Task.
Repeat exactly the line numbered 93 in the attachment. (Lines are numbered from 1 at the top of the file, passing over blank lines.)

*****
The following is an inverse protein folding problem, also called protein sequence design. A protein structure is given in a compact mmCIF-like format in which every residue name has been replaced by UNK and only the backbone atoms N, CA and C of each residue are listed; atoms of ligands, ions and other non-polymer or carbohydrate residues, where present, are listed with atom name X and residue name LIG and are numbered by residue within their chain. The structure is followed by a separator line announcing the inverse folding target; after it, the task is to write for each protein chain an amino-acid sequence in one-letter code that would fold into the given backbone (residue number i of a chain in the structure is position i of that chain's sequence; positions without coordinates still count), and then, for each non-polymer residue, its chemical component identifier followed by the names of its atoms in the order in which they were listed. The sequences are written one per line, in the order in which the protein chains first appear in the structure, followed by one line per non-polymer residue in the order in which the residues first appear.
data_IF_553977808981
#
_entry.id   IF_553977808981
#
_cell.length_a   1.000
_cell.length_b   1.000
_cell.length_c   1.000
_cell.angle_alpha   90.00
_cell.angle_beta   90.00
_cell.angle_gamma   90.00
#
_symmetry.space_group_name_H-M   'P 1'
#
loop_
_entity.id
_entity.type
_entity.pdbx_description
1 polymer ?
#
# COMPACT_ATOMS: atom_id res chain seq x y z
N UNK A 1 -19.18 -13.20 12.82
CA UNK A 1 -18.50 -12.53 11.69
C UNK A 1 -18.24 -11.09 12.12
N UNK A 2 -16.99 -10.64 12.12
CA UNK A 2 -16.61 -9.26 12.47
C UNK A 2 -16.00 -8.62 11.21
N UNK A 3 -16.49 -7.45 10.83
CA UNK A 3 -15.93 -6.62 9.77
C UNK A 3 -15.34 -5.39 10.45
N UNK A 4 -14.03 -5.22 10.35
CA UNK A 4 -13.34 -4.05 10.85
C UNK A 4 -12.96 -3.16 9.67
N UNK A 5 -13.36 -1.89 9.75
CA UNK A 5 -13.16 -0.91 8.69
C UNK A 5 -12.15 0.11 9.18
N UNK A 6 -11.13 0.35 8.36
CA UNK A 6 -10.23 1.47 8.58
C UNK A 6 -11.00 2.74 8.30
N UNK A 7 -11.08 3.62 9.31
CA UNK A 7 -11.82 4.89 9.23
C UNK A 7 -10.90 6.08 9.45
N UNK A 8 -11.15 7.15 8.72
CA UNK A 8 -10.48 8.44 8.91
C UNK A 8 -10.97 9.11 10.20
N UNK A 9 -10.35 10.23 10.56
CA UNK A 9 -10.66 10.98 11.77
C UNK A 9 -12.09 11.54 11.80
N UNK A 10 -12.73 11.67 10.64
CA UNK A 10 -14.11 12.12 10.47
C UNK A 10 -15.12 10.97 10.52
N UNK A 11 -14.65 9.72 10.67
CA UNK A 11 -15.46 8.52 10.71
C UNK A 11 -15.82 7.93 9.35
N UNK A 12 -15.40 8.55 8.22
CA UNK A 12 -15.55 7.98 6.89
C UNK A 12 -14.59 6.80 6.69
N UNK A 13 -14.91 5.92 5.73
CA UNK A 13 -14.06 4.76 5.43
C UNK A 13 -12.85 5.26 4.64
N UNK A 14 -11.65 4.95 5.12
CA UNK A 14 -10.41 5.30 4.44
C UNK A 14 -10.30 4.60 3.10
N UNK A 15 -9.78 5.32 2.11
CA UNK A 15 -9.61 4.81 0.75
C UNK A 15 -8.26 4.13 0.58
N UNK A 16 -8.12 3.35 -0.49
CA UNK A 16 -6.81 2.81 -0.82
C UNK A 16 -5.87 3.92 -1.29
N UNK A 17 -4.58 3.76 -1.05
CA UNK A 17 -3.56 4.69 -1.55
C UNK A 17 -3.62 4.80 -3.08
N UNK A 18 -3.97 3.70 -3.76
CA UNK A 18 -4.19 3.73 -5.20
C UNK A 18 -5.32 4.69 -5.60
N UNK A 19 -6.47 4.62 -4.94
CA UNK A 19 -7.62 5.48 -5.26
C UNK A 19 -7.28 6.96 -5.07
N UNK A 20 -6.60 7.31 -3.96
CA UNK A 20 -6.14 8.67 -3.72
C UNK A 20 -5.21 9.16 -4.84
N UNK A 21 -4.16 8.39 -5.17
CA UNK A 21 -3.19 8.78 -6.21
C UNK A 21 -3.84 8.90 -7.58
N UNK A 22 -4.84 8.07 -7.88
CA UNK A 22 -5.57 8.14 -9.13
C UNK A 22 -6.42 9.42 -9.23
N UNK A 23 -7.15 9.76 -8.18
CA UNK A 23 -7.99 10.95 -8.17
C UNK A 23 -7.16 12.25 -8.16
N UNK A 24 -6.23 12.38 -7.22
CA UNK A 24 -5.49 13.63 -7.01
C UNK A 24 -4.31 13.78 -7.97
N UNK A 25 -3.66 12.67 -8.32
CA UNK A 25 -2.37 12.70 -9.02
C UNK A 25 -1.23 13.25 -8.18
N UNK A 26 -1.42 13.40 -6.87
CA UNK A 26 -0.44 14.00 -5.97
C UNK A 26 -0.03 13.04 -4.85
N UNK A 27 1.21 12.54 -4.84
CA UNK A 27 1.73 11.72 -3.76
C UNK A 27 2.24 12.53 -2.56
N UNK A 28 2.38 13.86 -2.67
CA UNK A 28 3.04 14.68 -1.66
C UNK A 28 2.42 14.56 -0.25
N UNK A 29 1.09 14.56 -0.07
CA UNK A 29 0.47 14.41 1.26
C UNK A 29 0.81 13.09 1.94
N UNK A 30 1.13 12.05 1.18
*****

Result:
C UNK A 24 -4.31 13.78 -7.97